24. Jeff Borden said on December 15, 2011 at 12:19 pm

    The war is infuriating on so many levels, but for me, it was the sheer ineptitude of our leaders that still burns in my gut. They apparently never gave a moment’s thought to what would happen AFTER they ousted Saddam. We had no plans to impose civil order, secure the huge number of ammunition dumps, protect the valuable resources (except for the Oil Ministry, of course, which was ringed by tanks and infantry), integrate the Iraqi Army into some semblance of a protective national force, etc. It was amateur night from the get-go, yet to hear Bush, Cheney, Rumsfeld, et.al., they were dazzlingly successful in every phase.

    One of the most infuriating passages in “Imperial Life” describes a cadre of Bushies rolling into Baghdad, chosen for their loyalty to Dear Leader rather than their expertise, many of them reporting to work wearing W. election T-shirts and fucking up everything they touched. It was idiots like these who would have tried to impose the Maryland driving rules on Iraq, while working to sow the seeds of entrepreneurial capitalism, of course, to a bombed out and broken nation.

    And that aircraft carrier stunt? My father, a veteran of World War II who spent three years in Europe in the Big Red One, almost popped an artery when Little Bush popped out of that jet on the flight deck dressed in a uniform. Dad was a big fan of Ike and noted that the five-star general NEVER traded on his uniform for political gain, but a draft-dodging son of privilege who trained to fly outmoded jets in the Texas Air National Guard during the Vietnam War did.

    The only thing more maddening is listening to the rotten pricks on the right criticizing Obama for holding to the troop pullout. Did these fucking chickenhawks figure we’d be there forever?

    If we elect a Republican, folks, and do not underestimate the possibility, get ready for a nice, hot little war with Iran. Netanyahu is counting on it and given the bellicose nature of our GOP cousins, he’ll get his wish.

  25. caliban said on December 15, 2011 at 12:31 pm

    The first dead giveaway re the bogus nature of the invasion of Iraq was the 1998 effort by Project for the New American Century (Wolfowitz, Cheney, Rummy, Khalilzad, Podhoretz, Abrams. Bolton, Armitage, Kristol et despicable al) to talk Clinton into it in 1998. Any foreign adventure agreed to by those scoundrel pricks could not turn out well. When these bastards made a concerted transparent effort to link Saddam and Iraq to the WTC assault, the jig should have been up for anybody with a functioning brain. It was common knowledge the terriss were mostly a bunch of Saudis. It should also have disturbed any mildly informed observer that among the neocons, Muslim was a monolithic epithet. They displayed complete ignorance of the Shia/Sunni/Kurd cultural dynamics in the Frankenstein monster country of Iraq. All candy and flowers for the benevolent liberators, and the invasion would pay for itself. Incompetent idealogue assholes.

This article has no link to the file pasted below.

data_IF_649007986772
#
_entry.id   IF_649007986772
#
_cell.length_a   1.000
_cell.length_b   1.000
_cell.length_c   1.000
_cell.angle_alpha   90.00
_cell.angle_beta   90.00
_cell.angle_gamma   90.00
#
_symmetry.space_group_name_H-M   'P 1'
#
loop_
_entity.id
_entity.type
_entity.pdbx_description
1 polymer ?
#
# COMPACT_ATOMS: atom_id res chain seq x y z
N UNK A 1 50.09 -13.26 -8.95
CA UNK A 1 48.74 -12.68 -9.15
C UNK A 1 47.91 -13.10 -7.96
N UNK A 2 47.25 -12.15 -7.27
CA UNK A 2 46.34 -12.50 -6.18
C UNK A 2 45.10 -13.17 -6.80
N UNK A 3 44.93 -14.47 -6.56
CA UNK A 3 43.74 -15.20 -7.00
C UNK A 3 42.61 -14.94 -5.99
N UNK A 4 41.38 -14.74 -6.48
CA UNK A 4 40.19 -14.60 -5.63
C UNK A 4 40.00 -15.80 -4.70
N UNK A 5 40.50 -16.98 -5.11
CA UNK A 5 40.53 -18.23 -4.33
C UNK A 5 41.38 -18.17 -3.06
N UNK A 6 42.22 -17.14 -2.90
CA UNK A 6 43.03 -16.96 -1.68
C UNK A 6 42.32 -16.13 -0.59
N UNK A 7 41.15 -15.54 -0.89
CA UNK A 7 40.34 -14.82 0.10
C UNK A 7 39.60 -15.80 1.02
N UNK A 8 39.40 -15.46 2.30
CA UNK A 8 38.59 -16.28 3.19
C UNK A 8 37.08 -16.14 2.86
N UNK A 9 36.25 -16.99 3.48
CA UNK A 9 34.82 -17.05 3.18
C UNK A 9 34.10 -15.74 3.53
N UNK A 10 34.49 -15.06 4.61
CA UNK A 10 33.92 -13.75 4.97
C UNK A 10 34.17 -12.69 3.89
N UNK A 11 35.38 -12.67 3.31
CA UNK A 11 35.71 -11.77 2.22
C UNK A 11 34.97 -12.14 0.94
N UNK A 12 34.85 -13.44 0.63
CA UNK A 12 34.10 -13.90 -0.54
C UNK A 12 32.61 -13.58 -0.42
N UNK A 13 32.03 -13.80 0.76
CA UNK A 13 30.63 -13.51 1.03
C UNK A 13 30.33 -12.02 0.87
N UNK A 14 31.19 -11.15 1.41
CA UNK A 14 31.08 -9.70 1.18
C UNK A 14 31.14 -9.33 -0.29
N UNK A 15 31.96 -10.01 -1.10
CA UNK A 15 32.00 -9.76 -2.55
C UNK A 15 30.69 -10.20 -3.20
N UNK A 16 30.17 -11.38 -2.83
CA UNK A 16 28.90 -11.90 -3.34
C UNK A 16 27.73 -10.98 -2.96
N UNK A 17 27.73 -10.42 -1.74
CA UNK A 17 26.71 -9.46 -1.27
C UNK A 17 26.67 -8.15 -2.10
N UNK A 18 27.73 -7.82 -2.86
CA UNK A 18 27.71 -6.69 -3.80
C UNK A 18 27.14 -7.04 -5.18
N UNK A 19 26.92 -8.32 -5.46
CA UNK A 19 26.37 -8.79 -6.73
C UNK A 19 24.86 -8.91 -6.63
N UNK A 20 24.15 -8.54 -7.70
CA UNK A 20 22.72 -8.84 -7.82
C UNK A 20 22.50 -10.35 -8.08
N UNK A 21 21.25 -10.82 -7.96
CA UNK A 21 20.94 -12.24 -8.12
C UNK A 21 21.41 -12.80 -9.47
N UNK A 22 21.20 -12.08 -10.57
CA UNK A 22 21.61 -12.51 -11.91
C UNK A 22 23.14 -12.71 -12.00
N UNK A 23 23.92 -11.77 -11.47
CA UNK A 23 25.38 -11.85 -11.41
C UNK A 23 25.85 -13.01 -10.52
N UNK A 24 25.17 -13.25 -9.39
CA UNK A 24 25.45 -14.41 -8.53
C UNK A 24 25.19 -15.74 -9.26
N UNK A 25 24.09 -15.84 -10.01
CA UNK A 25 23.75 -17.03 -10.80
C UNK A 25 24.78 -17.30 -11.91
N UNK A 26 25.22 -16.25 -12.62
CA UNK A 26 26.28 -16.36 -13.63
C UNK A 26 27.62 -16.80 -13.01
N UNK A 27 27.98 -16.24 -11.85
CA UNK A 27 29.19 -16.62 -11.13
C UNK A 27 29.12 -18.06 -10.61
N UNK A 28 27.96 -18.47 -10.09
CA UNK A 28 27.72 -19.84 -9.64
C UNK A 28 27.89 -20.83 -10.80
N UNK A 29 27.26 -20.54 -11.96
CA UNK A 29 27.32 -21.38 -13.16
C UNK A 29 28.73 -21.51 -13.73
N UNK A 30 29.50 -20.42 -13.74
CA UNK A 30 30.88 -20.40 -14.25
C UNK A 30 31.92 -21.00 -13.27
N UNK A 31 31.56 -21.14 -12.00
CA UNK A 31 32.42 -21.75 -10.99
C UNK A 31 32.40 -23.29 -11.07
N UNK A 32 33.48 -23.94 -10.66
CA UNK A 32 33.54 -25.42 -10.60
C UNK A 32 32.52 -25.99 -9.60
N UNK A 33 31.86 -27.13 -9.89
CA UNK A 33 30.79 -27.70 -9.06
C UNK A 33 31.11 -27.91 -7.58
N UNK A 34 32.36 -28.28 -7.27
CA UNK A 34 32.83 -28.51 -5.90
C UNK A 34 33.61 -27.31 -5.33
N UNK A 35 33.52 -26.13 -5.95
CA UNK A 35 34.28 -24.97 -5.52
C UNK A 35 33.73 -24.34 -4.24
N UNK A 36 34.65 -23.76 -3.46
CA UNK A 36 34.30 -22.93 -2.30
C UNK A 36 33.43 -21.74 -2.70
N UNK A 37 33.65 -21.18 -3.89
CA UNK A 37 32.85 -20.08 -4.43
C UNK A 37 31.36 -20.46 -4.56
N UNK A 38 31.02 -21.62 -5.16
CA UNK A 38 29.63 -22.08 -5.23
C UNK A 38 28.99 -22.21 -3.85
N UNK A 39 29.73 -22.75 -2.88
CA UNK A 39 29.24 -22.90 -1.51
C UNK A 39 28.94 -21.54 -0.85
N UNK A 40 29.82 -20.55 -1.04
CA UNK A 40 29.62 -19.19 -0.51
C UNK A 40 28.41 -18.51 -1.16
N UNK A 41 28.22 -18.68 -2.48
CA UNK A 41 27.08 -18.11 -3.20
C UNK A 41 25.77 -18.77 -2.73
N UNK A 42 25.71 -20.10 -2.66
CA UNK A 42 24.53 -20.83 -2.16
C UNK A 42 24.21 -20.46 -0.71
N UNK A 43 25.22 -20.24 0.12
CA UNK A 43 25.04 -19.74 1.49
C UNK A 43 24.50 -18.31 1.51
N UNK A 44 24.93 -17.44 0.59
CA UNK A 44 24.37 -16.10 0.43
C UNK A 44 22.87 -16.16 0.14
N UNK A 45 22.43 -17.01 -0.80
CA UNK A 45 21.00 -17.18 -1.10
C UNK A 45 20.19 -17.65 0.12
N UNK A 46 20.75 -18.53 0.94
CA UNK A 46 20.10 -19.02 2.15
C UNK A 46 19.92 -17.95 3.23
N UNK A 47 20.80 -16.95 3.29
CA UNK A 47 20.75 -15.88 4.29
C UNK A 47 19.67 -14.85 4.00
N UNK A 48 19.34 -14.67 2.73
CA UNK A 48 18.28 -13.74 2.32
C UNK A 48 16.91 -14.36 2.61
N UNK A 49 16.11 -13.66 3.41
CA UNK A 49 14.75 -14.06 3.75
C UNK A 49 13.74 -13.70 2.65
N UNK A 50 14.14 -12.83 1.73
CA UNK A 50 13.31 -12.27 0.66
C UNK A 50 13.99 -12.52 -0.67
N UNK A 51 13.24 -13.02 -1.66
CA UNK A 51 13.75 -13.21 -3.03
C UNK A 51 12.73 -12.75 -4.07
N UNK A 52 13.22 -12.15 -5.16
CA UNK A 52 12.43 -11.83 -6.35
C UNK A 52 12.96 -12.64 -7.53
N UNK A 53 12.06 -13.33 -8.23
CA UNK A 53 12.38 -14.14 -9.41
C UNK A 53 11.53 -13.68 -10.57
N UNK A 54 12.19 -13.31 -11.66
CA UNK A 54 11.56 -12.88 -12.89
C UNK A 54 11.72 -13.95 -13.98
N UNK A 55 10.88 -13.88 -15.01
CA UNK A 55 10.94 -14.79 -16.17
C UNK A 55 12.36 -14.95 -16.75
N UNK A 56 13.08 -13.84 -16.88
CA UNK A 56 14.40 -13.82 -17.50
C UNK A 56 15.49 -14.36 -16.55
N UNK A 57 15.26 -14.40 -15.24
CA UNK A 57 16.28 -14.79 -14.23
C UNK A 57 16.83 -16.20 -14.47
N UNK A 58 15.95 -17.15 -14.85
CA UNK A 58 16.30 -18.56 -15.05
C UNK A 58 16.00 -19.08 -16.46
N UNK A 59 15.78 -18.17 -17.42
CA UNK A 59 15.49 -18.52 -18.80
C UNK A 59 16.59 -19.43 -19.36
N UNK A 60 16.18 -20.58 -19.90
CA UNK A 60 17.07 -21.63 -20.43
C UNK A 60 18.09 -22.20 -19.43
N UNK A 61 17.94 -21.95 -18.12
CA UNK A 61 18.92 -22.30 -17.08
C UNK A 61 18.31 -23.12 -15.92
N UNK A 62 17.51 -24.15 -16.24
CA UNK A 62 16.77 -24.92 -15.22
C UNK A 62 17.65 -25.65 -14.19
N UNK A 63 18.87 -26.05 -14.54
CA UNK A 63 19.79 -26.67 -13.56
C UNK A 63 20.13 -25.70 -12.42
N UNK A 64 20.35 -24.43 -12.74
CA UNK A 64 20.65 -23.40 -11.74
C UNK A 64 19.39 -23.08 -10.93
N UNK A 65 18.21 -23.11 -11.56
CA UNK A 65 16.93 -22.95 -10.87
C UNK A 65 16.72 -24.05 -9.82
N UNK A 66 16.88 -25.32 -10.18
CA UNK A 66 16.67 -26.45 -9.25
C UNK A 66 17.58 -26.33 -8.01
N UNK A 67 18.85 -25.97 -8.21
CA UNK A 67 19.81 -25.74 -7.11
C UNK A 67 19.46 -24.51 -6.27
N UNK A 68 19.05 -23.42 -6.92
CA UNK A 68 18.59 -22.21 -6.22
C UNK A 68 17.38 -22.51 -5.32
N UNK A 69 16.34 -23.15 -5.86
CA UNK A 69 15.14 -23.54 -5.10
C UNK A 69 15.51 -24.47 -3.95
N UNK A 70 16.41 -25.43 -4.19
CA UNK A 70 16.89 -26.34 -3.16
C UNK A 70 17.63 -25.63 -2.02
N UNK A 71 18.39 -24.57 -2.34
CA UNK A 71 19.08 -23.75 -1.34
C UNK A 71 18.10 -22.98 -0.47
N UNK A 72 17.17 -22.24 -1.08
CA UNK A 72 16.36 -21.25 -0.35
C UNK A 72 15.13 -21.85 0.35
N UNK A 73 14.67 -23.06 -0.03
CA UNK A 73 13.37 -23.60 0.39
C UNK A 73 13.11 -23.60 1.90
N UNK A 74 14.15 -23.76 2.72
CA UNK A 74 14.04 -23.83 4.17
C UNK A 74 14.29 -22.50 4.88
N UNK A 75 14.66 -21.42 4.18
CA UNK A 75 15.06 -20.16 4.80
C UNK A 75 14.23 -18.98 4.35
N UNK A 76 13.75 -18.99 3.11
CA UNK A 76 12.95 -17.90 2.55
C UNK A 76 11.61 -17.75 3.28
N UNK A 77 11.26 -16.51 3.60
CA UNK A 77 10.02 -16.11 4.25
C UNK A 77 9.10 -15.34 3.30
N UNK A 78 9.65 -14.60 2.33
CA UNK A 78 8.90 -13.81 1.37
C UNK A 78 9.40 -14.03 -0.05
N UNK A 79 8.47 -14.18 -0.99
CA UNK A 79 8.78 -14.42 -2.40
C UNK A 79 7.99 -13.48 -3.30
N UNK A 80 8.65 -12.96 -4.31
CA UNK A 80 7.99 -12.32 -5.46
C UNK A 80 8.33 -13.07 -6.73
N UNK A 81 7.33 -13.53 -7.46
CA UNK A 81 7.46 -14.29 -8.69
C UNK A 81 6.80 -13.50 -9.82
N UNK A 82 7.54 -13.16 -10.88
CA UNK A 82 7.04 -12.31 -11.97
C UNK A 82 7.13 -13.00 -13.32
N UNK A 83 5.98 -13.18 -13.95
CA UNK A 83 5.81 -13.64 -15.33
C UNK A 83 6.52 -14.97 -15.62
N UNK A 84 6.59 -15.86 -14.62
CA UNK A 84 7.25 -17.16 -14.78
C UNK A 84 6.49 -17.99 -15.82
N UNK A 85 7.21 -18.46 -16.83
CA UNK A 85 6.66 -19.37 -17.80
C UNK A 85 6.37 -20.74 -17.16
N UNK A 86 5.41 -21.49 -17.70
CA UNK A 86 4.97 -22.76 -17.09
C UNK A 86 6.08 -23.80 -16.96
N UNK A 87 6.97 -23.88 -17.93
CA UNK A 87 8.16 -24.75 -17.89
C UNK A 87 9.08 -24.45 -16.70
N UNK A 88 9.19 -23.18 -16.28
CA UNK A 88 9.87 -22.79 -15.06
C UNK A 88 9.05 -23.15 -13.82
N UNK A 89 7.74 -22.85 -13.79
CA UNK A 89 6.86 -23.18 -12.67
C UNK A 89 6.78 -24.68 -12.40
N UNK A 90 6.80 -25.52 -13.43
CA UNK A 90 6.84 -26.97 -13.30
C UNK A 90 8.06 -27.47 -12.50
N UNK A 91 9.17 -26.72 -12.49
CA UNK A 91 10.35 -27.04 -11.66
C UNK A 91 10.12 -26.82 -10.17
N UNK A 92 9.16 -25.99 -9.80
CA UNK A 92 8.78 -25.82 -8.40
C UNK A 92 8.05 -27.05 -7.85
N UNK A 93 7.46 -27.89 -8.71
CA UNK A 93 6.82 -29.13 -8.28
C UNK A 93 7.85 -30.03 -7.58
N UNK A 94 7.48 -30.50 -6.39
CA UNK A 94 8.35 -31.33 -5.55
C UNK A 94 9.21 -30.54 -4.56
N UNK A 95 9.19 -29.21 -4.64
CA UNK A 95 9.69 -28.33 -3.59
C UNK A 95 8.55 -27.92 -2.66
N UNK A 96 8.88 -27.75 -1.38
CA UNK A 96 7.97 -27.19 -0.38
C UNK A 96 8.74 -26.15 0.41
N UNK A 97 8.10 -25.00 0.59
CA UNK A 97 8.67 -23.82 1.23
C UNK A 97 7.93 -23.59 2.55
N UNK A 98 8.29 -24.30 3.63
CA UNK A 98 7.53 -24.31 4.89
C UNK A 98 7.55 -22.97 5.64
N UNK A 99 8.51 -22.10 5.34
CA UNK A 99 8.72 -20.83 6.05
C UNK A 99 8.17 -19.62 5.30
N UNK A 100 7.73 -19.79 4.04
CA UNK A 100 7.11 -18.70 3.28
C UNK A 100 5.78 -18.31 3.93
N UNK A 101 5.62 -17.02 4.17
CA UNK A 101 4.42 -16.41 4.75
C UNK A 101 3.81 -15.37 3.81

The movie looks great. Has very much an overall feel reminiscent of Children of Men (high praise, in my estimation). Second Kickstarter project for me. But why don’t those guys hook up with PayPal?

  26. Dexter said on December 15, 2011 at 12:42 pm

    I had a really bad night at work the night Bush41 launched his war against Saddam Hussein. I had a panic attack at work as all sorts of bad , buried events came rushing back at me, as this was war again, and I knew it was on for real. There was a lull for a few years after the “crispy critters” incidents (US soldiers burned Saddam’s rag-tag army into a cinder pile as they marched to the edge of Saddam’s command center and then abruptly quit.)
    Enter Bush 43 and Shock and Awe. Numbers are relative, as who do you believe? —but at least 10,000 Iraqi civilians died in the Shock and Awe bombing on Baghdad. Oh yeah, a great start.
    Shorly after, that fucking little weasel Bill Maher went on his own show and said well, I had it all wrong, Bush was right, this war needs to be fought…I can’t use quotation marks but he said something like that, and I knew then he is just a piece of shit, going after laughs with no substance in his journalist content.
    As the war dragged on, we had to suffer Rummy and Cheney, George Tenet and the missing PLANE LOAD of cash on pallets, Abu Ghraib, the three or four beheading videos (Nick Berg’s beheading was an awful thing to watch, Jesus!) and the curious cases of Chalabi and Moqtada al-Sadr. Moqtada was the cleric who had control of an army of fundamentalists who could have caused total mayhem had he raised his sabre in anger against the Americans…but he never did. Slowly he disappeared from the news releases, now he is a forgotten page in American “history books”.